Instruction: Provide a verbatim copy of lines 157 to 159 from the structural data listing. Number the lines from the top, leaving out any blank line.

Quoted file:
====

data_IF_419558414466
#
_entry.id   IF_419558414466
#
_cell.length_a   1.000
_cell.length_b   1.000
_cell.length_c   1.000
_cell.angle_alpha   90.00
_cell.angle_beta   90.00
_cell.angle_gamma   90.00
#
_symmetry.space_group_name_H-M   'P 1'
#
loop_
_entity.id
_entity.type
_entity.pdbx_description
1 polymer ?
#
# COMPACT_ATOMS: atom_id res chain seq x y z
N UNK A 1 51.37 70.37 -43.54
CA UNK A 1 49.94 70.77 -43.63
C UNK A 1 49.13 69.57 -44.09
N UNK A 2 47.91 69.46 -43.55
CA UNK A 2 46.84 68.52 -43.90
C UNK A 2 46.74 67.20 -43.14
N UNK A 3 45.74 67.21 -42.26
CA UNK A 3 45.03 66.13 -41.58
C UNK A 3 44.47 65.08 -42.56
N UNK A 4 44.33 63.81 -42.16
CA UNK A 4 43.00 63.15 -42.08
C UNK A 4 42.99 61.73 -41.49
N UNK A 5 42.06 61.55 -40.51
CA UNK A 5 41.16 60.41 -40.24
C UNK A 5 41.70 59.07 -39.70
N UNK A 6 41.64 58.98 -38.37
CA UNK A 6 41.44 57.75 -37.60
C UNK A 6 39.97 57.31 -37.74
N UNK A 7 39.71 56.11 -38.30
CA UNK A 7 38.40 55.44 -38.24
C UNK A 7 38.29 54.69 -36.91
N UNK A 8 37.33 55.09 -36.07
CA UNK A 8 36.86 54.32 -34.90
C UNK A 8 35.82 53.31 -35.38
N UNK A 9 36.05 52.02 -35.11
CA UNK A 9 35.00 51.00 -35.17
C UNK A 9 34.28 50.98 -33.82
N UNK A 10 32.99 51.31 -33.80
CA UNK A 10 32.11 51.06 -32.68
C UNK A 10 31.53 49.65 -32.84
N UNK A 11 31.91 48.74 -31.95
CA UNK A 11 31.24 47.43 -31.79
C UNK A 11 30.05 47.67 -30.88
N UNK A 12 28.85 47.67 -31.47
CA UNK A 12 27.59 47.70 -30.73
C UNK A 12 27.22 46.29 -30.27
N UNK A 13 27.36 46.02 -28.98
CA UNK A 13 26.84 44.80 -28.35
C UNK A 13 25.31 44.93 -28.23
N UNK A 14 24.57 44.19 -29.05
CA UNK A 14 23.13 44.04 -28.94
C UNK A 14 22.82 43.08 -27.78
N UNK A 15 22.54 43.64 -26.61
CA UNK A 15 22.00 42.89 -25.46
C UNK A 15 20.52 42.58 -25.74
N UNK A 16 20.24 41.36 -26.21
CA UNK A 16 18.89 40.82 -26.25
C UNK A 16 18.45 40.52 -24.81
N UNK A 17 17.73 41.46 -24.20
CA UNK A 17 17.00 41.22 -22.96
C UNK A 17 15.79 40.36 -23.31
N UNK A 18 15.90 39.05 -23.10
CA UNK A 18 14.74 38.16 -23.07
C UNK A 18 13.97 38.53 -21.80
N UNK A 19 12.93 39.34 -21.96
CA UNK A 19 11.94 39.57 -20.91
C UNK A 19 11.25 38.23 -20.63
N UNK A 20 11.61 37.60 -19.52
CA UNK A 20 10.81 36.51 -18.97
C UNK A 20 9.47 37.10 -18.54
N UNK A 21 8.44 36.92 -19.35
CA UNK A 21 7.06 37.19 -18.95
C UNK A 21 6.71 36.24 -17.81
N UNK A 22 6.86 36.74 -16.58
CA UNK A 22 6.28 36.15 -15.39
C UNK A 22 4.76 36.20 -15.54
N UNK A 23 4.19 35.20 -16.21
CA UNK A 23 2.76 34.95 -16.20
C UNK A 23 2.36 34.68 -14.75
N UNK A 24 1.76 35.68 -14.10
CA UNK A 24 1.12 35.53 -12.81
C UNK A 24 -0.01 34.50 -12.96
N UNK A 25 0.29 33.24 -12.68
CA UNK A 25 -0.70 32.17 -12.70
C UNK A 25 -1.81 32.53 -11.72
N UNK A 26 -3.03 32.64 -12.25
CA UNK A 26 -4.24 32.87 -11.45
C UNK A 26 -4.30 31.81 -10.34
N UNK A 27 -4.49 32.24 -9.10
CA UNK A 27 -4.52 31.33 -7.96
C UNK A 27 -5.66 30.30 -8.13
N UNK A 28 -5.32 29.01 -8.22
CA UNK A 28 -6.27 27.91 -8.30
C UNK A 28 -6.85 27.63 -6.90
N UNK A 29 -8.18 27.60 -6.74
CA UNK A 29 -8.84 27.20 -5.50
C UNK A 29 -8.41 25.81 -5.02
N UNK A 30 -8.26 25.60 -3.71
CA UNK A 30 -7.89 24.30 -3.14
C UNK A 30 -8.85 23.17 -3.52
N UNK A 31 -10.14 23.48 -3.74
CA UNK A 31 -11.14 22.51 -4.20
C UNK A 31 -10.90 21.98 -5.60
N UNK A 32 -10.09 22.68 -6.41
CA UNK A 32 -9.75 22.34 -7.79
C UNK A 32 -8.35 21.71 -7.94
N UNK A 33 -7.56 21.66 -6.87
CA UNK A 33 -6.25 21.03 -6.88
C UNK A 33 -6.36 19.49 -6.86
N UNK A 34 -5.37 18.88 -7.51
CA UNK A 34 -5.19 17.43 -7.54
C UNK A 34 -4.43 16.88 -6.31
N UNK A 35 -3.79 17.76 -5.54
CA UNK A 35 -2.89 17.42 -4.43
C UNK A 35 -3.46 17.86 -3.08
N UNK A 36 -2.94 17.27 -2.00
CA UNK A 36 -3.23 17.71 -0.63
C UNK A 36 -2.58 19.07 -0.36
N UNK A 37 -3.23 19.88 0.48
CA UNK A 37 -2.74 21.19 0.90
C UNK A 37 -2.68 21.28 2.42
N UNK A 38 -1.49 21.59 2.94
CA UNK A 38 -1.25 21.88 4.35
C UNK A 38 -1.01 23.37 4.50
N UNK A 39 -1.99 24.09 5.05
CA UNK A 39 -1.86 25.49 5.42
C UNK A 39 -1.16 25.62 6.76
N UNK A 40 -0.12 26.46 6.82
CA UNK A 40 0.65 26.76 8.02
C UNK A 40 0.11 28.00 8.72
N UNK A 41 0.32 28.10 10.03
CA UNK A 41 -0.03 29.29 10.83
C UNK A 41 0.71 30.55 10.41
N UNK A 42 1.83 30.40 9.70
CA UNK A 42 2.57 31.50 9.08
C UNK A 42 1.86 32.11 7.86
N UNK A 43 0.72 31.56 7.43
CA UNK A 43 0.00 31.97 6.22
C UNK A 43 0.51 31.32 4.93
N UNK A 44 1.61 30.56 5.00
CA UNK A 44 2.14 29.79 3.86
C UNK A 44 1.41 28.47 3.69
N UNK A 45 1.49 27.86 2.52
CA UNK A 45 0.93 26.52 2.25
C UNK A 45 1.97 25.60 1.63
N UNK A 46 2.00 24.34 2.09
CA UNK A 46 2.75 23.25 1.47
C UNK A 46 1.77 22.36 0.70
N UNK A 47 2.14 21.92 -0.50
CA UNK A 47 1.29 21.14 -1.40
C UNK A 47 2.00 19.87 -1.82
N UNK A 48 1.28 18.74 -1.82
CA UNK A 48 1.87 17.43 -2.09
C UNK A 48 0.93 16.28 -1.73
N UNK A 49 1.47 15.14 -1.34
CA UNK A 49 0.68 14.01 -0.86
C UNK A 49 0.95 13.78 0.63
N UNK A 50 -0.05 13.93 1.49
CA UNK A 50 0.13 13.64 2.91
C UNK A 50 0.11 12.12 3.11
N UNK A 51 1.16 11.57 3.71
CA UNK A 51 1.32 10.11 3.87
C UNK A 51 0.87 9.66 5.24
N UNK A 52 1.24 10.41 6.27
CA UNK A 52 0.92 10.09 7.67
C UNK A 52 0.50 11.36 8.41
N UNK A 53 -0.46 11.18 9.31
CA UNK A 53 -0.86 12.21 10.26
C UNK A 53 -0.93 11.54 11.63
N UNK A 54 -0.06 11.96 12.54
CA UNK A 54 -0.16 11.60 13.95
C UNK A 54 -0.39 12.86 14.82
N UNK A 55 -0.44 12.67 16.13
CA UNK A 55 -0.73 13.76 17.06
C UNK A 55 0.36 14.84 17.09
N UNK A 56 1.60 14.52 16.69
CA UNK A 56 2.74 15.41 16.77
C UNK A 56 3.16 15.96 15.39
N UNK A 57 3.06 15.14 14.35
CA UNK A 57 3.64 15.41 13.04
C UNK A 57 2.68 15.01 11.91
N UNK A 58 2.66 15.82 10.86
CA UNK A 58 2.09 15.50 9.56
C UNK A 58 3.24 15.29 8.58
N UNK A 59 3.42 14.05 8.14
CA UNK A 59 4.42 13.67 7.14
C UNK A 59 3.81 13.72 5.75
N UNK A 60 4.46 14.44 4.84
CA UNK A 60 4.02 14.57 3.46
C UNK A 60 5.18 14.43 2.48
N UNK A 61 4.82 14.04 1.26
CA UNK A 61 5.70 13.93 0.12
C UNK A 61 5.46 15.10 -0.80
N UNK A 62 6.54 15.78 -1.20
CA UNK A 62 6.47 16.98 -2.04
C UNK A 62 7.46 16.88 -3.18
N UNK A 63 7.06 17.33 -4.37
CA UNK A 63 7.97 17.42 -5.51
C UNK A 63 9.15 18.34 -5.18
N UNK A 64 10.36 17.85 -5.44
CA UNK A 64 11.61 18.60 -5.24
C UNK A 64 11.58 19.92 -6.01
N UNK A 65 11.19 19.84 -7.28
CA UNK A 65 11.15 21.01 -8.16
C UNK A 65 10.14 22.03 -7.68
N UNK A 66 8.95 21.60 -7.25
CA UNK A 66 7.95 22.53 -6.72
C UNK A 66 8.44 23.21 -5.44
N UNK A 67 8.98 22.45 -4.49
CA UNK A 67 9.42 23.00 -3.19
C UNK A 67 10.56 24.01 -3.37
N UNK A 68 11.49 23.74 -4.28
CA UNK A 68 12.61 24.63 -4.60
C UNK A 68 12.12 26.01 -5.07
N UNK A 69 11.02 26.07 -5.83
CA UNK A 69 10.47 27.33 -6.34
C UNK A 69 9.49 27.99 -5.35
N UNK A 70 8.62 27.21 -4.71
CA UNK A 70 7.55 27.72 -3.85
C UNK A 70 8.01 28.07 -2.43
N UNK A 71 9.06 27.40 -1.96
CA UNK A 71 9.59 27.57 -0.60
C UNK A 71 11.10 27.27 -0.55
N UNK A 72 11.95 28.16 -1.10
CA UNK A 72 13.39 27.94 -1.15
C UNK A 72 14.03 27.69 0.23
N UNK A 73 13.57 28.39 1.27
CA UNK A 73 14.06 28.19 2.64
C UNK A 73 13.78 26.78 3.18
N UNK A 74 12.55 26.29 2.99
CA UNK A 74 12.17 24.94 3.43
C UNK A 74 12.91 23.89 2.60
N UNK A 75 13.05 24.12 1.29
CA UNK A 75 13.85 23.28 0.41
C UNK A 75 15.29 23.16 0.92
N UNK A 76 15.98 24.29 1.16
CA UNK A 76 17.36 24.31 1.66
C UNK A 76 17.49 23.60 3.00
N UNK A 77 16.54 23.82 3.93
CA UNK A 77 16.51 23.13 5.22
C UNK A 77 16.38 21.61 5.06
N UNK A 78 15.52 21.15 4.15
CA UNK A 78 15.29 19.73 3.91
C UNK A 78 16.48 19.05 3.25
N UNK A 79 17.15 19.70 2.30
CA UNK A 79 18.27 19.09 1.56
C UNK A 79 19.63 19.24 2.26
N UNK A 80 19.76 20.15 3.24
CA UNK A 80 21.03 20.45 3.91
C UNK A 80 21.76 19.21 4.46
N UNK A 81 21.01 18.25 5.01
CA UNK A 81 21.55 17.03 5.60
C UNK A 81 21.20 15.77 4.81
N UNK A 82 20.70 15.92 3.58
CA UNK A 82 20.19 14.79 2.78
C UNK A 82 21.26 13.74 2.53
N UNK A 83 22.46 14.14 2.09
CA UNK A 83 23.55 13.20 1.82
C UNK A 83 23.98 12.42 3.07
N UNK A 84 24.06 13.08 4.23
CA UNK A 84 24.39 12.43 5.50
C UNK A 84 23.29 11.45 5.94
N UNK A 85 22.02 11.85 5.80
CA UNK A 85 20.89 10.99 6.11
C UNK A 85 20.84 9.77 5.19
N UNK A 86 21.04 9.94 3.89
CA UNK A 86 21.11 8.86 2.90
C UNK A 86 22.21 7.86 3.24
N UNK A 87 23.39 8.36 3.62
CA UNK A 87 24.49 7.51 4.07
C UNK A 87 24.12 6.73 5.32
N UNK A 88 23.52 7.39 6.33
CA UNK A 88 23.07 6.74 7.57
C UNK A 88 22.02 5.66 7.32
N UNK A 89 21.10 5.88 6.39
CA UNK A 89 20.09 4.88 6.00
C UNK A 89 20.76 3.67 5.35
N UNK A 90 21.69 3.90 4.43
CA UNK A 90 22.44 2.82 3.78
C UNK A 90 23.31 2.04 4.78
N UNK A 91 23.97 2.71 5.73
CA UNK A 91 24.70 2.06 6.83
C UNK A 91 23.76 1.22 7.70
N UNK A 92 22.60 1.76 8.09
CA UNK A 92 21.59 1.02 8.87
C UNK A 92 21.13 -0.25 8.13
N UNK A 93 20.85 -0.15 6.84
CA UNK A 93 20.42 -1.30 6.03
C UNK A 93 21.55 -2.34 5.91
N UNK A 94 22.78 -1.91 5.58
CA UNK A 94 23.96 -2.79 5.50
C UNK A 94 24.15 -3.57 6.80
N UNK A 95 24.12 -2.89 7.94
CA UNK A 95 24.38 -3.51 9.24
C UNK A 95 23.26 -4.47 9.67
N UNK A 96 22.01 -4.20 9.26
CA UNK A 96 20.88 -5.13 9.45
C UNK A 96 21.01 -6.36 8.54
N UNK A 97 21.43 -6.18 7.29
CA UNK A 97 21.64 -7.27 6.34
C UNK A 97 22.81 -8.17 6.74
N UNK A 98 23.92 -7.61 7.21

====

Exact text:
CA UNK A 46 2.75 23.25 1.47
C UNK A 46 1.77 22.36 0.70
N UNK A 47 2.14 21.92 -0.50